I don't believe that positive thinking had anything to do with that check showing up in the mail, but I can understand how appealing it might be to see life as a series of meaningful, interconnected events under our control. To believe that we have control over what happens may be naive, but to admit that we don't takes courage. For many people, it's simply too frightening to give up the illusion of control.
In recent years there has been a backlash against positive thinking. Barbara Ehrenreich's Bright-Sided: How the Relentless Promotion of Positive Thinking Has Undermined America criticizes books like The Secret for encouraging "victim-blaming" and a "flight from realism." Oliver Burkeman's The Antidote: Happiness for People Who Can't Stand Positive Thinking claims to turn "decades of self-help advice on its head" and suggests that we might find happiness by embracing the very things we try to avoid, such as failure, imperfection, uncertainty, and death. Burkeman's approach may be radically different from Rhonda Byrne's -- his book is witty and intelligent and displays an understanding of life's difficulties and complexities -- but in the end he's selling the same thing as The Secret and every other self-help book: a path to happiness (even if that path includes or requires some unhappiness along the way).
I'm certainly not here to defend The Secret -- I find it to be self-serving despite a pretense of spirituality -- but neither am I here to condemn it. What's missing from the discussion about self-help books, especially those that preach positive thinking, is empathy.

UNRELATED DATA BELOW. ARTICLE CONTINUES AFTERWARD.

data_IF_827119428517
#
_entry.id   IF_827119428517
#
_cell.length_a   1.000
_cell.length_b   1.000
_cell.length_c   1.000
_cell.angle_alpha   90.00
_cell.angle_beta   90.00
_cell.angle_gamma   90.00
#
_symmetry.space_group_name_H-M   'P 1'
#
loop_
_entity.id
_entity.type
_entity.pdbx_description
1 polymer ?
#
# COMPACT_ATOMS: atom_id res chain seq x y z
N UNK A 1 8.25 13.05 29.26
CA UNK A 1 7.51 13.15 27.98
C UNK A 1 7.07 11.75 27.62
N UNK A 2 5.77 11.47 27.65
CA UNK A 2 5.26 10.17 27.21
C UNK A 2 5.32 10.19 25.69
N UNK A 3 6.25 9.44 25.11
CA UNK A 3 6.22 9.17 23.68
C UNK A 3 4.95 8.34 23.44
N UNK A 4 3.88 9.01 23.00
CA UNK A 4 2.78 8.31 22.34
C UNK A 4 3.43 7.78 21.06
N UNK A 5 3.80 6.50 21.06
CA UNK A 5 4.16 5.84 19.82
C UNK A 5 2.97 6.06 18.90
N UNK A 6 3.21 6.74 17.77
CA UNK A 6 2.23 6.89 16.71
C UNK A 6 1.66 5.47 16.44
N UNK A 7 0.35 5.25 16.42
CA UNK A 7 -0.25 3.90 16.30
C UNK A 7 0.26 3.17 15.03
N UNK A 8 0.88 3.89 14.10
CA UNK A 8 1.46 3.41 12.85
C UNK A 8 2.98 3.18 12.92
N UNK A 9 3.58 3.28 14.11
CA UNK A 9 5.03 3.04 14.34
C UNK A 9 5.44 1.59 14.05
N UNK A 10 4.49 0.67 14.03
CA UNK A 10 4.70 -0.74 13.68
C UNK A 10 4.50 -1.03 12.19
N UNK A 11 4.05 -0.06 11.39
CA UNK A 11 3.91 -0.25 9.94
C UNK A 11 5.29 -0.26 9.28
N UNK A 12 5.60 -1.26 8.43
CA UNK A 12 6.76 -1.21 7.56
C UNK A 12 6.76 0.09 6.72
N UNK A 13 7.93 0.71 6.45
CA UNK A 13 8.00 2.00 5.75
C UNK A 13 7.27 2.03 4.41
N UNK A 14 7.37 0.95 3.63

I wish it were otherwise, but often it's easier for me to empathize with fictional characters than with actual people. Only through writing about a character who believes in the law of attraction and the power of intention, only through dramatizing the genesis of his faith and his struggle with doubt, was I able to understand that he, like all of us at one time or another, was in such pain and so deeply afraid that he was desperate for answers. His questions: Why do painful things happen to us? To what extent are we in charge of our lives? If we're not in control, who or what is? Writing about this character -- like many of my characters, he has a little bit of me in him -- allowed me to access empathy for anyone hoping to feel happier, even if they may be looking in the wrong places and trying to avoid feelings and experiences they can't and shouldn't avoid. My hope, of course, is that even Barbara Ehrenreich and Oliver Burkeman might feel sympathy for the narrator of my novel, and that Rhonda Byrne and the many followers of The Secret might question their own beliefs and better understand their critics.
Despite my intention to give up self-help books, I know that it's unrealistic. It's unlikely that I'll ever feel quite good enough to relax fully into being me. It's in my nature to want to try harder, do better, be better. I'd like to be more loving, more forgiving, more compassionate, more mindful, more honest, more accepting of whatever life gives me. I'd like to be more patient with my son, more affectionate with my dog. I'd like to spend less time on my computer. I'd like to slow down. I'd like to stop sweating the small stuff. I'd like to be less afraid. I'd like to stop worrying what people think about me.
Then again, maybe my only goal should be to stop trying so hard to be better. That might be wishful thinking, but I'm sure there's a book to help me. It's probably in my basement.